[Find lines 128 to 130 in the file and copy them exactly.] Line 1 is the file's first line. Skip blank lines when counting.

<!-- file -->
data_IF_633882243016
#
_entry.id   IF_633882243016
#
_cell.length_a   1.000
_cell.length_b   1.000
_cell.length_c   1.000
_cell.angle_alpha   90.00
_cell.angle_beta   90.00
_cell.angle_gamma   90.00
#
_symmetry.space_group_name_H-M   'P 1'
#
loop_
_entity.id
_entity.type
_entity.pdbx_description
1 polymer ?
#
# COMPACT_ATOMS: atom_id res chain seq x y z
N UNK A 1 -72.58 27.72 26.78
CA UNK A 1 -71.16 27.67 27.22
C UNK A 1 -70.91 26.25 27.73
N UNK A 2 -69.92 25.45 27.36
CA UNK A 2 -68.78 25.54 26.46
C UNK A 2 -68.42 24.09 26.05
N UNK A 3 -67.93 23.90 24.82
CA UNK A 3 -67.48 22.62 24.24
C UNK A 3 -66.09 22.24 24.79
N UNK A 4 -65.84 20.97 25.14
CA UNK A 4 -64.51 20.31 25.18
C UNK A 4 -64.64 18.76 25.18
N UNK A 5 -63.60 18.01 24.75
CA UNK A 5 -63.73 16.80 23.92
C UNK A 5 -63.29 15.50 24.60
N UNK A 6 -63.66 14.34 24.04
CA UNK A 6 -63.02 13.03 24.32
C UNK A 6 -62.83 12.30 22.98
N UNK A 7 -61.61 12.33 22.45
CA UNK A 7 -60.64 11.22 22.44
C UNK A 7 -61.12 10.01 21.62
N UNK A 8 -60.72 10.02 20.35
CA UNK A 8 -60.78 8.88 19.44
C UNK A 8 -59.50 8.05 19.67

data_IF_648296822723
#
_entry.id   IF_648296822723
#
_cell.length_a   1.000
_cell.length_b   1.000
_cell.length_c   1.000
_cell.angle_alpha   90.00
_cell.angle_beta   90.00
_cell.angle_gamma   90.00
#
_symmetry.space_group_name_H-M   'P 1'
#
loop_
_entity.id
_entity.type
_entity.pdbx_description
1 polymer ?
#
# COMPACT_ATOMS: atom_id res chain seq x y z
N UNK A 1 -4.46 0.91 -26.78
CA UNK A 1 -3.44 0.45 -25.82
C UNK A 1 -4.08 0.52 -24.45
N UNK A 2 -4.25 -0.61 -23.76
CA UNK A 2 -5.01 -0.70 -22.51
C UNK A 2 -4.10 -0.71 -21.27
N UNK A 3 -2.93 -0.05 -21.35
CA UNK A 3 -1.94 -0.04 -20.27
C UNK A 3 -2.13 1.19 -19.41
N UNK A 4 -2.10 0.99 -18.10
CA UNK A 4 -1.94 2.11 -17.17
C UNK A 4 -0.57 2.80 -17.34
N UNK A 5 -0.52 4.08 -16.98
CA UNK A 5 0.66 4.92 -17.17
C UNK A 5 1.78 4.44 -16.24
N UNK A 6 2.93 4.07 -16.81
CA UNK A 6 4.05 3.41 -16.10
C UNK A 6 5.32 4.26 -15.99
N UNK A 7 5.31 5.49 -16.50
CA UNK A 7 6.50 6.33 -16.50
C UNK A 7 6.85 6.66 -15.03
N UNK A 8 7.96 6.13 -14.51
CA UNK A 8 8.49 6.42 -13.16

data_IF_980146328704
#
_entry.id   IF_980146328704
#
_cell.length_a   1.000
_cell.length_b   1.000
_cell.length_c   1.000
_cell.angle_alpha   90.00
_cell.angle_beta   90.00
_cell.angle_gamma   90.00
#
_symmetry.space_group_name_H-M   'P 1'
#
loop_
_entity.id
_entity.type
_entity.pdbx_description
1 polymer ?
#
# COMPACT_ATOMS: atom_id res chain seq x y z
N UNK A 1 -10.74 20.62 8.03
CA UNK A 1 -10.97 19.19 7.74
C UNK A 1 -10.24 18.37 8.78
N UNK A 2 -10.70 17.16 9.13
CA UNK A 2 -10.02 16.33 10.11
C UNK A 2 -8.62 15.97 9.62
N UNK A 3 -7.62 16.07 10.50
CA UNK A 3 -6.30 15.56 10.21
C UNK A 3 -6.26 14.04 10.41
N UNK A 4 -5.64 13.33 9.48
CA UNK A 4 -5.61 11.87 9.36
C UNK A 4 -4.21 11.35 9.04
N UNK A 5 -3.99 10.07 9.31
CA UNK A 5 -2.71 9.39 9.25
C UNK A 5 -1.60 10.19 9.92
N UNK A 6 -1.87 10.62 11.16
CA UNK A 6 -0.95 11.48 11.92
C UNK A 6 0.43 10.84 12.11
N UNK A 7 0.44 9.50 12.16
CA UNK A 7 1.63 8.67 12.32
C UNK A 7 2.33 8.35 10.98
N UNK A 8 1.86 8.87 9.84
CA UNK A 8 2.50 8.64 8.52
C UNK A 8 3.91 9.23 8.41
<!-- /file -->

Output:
C UNK A 7 2.33 8.35 10.98
N UNK A 8 1.86 8.87 9.84
CA UNK A 8 2.50 8.64 8.52